The TraceR is Exposure’s smallest and most affordable rear light with its new Day Bright mode. It has a 75-lumen rating with a three to 24 hour run time, weighs just 35g and has three brightness levels. Side visibility has been considered in the design of the light as well.

Exposure Lights Sirius DayBright — £65

Exposure Sirius.jpg

If you want a bright and lightweight front light for commuting then the Sirius is a good option, with 575 lumens bright enough for most riding situations and a choice of seven modes, including the new DayBright. It’s easy to use and mount to the handlebars, with a tactile power button and battery gauge LED.

Lezyne Strip Drive Pro 300 rear light — £45

Lezyne Strip Drive Pro rear light

Lezyne has been producing lights with daytime visibility in mind for the past five years, intended to be brighter with unique flash patterns to be more visible to other road users up to 1 mile away. It offers 15 lights with a daytime flash mode, here are two contenders.

The Strip Drive 300 rear light, with its 300-lumen output, is one of the brightest lights on the market right now but there are 11 modes to choose from to suit all riding conditions. It packs a 100-lumen punch in the daytime mode, definitely ensuring you’ll boost your visibility.

Read our review of the Lezyne Strip Drive Pro 300

Lezyne Lite Drive 700XL — £49.99

Lezyne Lite Drive 700 XL.jpg

For front daytime lights, Lezyne offers the Lite Drive 700XL. The small unit comprises two LEDs pumping out 700 lumens with a high-visibility daytime flash mode.

Specialized Flux 900 Headlight — £95

specialized flux 900.jpg

Not to be left out, Specialized has developed the Flux 900 front light with two different LEDs with dedicated optics to provide the ideal beam pattern, and it also offers a daytime flash mode which reduces the lumen count to 300.

Bontrager Flare R City — £29.99

Bontrager Flare R City Tail Light.jpg

Bontrager was an early proponent of daytime lights and this Flare R City light is its smallest rear light. Despite its diminutive proportions, the light packs out 35 lumens from a single LED and offers up to five hours in the dedicated daytime flash mode.

Read our review of the Bontrager Flare R City

Bontrager has even had some of the Trek Factory Racer pros using daytime rear lights during the 2015 Tour de France prologue stage, but that marketing stunt aside we’ve not seen the lights in use since.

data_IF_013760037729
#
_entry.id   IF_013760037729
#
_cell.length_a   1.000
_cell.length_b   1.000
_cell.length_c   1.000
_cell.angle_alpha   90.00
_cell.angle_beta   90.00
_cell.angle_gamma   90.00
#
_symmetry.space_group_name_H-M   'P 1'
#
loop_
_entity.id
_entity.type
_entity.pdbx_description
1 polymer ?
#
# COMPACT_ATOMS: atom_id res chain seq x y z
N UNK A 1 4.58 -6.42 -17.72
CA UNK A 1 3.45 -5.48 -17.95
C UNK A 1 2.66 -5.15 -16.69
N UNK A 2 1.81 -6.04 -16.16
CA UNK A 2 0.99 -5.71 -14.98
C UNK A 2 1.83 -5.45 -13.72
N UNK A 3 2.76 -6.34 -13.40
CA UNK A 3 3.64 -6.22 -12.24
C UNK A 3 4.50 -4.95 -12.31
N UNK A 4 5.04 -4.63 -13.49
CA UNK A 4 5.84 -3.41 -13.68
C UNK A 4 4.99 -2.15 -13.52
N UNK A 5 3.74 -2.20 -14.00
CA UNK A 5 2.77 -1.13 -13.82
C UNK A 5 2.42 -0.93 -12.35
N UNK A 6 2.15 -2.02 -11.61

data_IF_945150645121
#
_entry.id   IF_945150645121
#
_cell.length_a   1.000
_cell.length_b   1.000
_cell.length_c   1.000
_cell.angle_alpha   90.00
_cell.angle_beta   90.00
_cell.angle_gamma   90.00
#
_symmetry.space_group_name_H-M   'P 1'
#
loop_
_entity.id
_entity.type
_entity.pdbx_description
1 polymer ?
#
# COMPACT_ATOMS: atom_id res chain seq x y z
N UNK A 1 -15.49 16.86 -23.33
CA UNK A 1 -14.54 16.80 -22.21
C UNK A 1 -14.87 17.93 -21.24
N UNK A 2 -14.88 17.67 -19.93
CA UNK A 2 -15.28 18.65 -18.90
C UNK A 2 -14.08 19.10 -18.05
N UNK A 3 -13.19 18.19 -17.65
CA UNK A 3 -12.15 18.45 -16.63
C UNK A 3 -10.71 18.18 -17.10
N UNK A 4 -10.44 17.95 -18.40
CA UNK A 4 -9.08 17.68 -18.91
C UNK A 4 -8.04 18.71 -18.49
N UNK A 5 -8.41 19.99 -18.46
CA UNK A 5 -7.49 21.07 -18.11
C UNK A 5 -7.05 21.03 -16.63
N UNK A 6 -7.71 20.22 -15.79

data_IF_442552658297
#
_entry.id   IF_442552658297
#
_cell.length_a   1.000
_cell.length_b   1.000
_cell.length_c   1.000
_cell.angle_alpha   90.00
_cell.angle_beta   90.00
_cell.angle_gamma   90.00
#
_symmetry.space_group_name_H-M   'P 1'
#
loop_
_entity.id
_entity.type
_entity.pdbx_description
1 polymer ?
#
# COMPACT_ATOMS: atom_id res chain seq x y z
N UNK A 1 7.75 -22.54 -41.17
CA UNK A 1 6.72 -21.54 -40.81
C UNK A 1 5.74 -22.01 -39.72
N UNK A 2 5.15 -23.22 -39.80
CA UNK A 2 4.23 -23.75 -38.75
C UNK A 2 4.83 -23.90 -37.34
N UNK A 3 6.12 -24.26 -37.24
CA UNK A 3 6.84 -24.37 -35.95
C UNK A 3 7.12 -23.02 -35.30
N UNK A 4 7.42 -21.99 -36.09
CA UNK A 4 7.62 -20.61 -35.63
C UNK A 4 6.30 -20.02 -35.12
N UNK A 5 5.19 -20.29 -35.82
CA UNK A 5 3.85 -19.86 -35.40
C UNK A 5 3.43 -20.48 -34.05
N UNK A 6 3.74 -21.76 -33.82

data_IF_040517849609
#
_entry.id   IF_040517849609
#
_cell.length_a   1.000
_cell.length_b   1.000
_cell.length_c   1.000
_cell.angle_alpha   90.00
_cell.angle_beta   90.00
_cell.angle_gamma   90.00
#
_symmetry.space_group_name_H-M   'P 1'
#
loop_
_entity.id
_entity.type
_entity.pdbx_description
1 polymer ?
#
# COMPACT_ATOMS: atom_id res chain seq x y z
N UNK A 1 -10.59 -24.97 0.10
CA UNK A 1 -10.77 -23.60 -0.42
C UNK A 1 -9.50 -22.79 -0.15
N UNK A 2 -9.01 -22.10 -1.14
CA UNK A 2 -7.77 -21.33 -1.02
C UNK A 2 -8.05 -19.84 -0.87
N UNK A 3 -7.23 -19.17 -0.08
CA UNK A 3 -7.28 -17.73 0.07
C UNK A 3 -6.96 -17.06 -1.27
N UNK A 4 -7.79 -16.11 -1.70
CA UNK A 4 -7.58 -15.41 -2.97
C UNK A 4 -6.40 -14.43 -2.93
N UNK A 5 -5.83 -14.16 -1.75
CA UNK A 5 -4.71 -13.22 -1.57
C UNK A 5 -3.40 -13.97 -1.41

Moon Comet-X front bike light — £22.49

Moon Comet X Pro front light.jpg

Moon offers two lights with a dedicated daytime flash mode, using a slow pulse that is designed to boost visibility as well as maximising battery runtime, with a claimed 23 hours in this mode. It’s small and light and at 120 lumens in the daytime mode plenty bright enough. There’s also a matching rear light

Read our review of the Moon Comet-X light


So daytime lights then, will you be investing or is the cynic in you thinking that the bike industry is just trying to sell more lights? Let us know in the comments section below.

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Road.cc buyer's guides are maintained and updated by John Stevenson. Email John with comments, corrections or queries.

David has worked on the road.cc tech team since July 2012. Previously he was editor of Bikemagic.com and before that staff writer at RCUK. He's a seasoned cyclist of all disciplines, from road to mountain biking, touring to cyclo-cross, he only wishes he had time to ride them all. He's mildly competitive, though he'll never admit it, and is a frequent road racer but is too lazy to do really well. He currently resides in the Cotswolds.

108 comments

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multimodal [56 posts] 11 months ago
2 likes

I think daytime lights are a good thing. I tend to run my rear light on all the time. The front one less often. Perhaps I ought to run the front one on too. 

As an aside, it's hard to credibly question spurious polls (as some recent articles have) and then report the results of a twitter poll as offering any insight beyond: people seem interested, we ought to investigate this properly. 

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StraelGuy [1543 posts] 11 months ago
2 likes

Agreed, I won't go out without a GOOD rear light (normally see.sense). I've recently picked up a Knog Mini Chippy on the front as well.

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reliablemeatloaf [107 posts] 11 months ago
23 likes

No daytime running lights.

Other obstacles that drivers must avoid are not equipped with lights, why should bikes be any different? We need to put lights on pedestrians, traffic furniture, animals, trees, trash bins, etc. if we are going to go this route.

I feel that once again this puts all the burden on cyclists, and none on drivers, who need to pay attention.

Or perhaps I shouls just accept that drivers are NEVER going to pay attention, and get lights.

What to do?

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Mr Agreeable [185 posts] 11 months ago
22 likes

So we've got helmets, we've got hi-viz, and now we're moving towards a situation where largely redundant, irritating, expensive lights with unproven safety benefits are becoming a "must-have"  accessory.  If I was to set out to deliberately pare cycling back to a hard core of well-to-do middle-aged, overwhelmingly male enthusiasts, I couldn't think of a better way to do it.